I get to meet amazing people from all walks of life. Some people love what they do, some know a lot about what they do, some are very good at it, and some are great in communicating that to other who do not have their level of knowledge in a way that is not only easy to understand and inspiring.
Alastair Morrison is such a man. I recently asked Alastair, who specializes in helping business owners and MDs run more effective businesses, to help me streamline particular areas of my business. I was so impressed by his insight and understanding that I’ve asked his permission to re-publish 4 articles he wrote to help grow business, titled,
- Working On (not In) Your Business
- Do you know who your ideal clients/customers are?
- The Law of the Mind
- Where do you most need to focus your marketing attention?
Do you know who your ideal clients/customers are?
Who is your ideal client/customer? Or, in other words, which clients/customers do you want to be targeting?
The first question you may ask is why do I need to know this? It is very tempting to cast your net as wide as possible, out of a fear of missing out on potential business. But this usually results in a loss of focus and you end up being just another generalist. In this increasingly competitive world, I believe that being a generalist, working for anyone who’ll pay you (the shotgun approach), can be dangerous. I would therefore urge people to consider choosing a limited number of niches and to work on becoming known as a specialist in those areas. Apart from being able to work with your ideal clients, you will probably find that you still receive plenty of “general work” – as a result of your specialist reputation, not in spite of it. Once you have your chosen niche(s), all your marketing effort can be focused for maximum effect. In addition, your service delivery can be tailored to deliver outstanding service and support to those clients/customers, generating more repeat business and referrals, in turn reducing the need for time-consuming and/or costly marketing.
So how do you go about choosing which niche(s) to operate in? My own coach advocates looking at things from two distinct perspectives, firstly the market (is there a need and a demand for your product or service) and secondly from a personal perspective. From the market perspective, you need to be asking questions like, is there money in this niche and what are the margins like? Is this a growth area and what are the likely longer term trends? What is the competition like and are there already any dominant players in the niche? How location critical is the niche and are you correctly geographically located to serve it? Is this niche likely to offer good potential for repeat business or is there typically only a one-off purchase? And finally, is there not only money in the sector, but importantly a willingness to pay for such a service?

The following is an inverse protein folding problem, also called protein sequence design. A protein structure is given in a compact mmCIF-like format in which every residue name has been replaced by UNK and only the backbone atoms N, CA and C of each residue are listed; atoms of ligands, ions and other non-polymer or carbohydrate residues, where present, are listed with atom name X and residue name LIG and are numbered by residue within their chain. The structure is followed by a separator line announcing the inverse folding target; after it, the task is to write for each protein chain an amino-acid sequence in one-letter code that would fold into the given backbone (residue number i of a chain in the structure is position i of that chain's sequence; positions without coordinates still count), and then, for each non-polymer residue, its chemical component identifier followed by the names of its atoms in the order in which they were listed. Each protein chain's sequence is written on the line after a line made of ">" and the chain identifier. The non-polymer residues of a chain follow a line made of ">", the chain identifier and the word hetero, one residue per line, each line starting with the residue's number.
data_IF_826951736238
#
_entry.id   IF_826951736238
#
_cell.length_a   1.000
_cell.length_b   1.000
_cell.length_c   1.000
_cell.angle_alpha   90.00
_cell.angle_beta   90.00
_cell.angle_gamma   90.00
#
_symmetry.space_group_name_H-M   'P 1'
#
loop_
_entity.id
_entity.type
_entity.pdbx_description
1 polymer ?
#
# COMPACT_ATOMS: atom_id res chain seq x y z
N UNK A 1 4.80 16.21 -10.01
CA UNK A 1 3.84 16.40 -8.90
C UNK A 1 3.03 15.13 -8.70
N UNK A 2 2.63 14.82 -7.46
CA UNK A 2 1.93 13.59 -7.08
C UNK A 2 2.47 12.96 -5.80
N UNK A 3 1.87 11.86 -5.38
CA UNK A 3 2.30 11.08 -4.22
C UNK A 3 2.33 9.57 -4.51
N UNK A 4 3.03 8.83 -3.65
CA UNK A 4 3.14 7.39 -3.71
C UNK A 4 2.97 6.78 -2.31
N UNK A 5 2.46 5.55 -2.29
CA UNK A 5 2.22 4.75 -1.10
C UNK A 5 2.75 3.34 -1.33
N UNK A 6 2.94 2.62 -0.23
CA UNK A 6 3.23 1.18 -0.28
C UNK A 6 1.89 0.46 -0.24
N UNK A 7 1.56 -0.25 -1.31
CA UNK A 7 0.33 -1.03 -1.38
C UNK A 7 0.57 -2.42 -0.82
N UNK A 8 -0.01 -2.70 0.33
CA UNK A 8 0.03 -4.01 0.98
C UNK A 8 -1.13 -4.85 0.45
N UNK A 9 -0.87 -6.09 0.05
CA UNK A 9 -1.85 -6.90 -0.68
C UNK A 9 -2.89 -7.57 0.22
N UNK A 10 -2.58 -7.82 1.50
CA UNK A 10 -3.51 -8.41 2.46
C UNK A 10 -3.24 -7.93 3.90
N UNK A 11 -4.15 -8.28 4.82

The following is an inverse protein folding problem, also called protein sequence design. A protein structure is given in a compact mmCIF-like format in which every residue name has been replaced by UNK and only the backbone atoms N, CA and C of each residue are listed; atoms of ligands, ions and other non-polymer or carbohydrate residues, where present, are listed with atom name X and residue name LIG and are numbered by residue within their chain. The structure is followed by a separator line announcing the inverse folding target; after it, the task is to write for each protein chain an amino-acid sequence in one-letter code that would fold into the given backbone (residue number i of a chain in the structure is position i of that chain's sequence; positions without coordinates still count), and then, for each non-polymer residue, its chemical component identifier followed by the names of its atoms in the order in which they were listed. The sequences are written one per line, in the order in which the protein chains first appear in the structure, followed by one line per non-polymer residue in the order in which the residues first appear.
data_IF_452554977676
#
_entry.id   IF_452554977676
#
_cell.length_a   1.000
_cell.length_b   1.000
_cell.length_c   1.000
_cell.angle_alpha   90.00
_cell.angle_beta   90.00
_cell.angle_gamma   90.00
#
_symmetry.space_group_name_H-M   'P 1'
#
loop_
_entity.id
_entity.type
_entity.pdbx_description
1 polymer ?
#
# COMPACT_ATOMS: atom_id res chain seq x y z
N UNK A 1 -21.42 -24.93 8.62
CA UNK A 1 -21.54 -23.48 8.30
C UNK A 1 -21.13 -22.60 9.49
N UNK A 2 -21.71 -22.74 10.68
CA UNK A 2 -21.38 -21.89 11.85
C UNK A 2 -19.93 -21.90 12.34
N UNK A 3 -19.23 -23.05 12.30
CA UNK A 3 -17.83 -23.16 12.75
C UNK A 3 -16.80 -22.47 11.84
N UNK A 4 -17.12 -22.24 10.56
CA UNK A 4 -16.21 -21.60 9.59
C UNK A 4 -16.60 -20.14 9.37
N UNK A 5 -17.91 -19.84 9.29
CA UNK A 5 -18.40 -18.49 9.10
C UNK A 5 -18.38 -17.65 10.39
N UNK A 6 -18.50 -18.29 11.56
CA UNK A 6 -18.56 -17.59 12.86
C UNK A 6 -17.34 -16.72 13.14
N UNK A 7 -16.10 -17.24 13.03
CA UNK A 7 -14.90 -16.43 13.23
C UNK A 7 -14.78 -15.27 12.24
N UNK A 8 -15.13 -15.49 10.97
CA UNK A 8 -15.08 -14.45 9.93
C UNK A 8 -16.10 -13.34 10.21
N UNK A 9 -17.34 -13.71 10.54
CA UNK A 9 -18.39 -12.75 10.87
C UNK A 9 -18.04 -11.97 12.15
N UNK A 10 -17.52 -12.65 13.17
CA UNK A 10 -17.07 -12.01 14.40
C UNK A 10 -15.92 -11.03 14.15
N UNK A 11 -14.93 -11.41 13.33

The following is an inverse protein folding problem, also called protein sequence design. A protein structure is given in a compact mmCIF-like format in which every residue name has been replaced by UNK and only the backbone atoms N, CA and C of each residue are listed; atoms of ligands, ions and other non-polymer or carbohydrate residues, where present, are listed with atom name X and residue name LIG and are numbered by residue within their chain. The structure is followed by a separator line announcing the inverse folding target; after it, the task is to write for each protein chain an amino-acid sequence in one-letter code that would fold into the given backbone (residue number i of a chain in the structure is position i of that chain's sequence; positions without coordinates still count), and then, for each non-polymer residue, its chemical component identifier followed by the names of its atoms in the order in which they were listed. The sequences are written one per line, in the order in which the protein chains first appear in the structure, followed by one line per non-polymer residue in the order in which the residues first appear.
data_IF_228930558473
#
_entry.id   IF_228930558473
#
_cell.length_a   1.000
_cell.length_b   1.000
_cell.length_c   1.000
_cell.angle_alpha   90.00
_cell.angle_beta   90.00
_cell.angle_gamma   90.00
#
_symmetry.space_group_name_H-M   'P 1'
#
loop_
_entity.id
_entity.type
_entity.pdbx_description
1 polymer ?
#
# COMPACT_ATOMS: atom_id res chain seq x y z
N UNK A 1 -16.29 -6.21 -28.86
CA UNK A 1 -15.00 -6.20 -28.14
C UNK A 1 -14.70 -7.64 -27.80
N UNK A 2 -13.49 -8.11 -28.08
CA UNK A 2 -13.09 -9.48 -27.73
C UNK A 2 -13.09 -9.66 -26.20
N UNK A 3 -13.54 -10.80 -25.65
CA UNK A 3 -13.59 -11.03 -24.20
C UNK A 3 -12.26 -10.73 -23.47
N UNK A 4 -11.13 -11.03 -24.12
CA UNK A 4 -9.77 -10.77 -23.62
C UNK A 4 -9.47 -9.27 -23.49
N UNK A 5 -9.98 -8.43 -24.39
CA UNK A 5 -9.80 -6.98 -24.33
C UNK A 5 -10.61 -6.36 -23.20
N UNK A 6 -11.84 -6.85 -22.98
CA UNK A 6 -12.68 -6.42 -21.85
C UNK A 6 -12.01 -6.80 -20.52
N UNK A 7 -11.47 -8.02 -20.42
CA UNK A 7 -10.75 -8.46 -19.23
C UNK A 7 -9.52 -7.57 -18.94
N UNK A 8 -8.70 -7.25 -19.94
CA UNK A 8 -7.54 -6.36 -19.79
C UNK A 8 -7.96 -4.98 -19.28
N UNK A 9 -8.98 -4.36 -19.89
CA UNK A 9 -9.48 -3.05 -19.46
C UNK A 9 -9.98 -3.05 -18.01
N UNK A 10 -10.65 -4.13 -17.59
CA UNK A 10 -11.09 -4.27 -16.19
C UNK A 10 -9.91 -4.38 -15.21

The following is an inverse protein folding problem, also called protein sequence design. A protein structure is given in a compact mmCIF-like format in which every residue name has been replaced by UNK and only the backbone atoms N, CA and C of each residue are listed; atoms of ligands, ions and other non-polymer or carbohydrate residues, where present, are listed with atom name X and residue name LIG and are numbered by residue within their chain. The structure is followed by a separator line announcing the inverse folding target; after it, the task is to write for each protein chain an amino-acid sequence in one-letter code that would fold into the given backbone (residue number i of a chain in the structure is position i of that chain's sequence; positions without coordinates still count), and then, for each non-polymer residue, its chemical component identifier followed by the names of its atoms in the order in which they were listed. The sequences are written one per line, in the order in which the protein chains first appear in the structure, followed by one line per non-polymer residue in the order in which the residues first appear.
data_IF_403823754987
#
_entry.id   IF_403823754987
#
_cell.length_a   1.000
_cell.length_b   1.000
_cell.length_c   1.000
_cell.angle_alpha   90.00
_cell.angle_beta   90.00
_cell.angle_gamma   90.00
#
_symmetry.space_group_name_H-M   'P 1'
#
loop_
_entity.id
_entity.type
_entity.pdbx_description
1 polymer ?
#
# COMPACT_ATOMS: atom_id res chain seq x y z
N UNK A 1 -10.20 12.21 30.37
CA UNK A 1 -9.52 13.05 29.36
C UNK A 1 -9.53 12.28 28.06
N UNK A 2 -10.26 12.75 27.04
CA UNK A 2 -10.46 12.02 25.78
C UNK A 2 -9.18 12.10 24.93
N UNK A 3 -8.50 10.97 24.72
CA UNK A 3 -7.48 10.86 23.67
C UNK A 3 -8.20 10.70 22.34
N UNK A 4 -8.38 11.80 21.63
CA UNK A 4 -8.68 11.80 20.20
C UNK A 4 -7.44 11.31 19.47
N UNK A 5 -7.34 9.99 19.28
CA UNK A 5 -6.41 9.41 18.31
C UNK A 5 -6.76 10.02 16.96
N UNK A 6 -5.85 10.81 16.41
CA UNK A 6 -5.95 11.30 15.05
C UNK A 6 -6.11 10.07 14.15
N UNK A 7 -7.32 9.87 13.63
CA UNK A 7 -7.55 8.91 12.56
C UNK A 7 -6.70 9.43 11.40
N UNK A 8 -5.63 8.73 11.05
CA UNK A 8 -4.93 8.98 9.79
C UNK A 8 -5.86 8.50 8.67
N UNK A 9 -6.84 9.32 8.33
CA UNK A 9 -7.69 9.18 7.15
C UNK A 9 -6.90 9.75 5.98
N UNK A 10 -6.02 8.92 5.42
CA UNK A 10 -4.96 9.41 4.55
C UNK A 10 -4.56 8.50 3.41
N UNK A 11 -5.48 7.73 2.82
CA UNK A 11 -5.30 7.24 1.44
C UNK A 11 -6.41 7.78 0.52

The other series of questions you need to ask (all too often overlooked), revolves around your personal perspective. Firstly, what do you enjoy doing? What gives you a real buzz? What are your values and are these values typically widespread in your chosen niche? We perhaps all have experience of working with clients/customers who, when they telephone, give us that sinking feeling. How many more clients do you want like this?
Once you have identified your possible niches, you need to first test if there is both a real need and a demand. Speak to existing and/or prospective clients to gauge their reactions and interest. A good question to ask existing clients is – what do they value most about what you do for them? You may find the answers open up some very interesting new doors.
Finally, coming back to where we started. If you have too many niches, say four plus, you may be in danger of being seen as a generalist. There is, however, no harm in having more than one niche and indeed finding one that fulfils all your criteria (market and personal) may be difficult. You must though have a minimum of one niche that fulfils the “has money and is willing to pay” criteria!
Are you ready to become a specialist?
Click below to read the other parts of this series: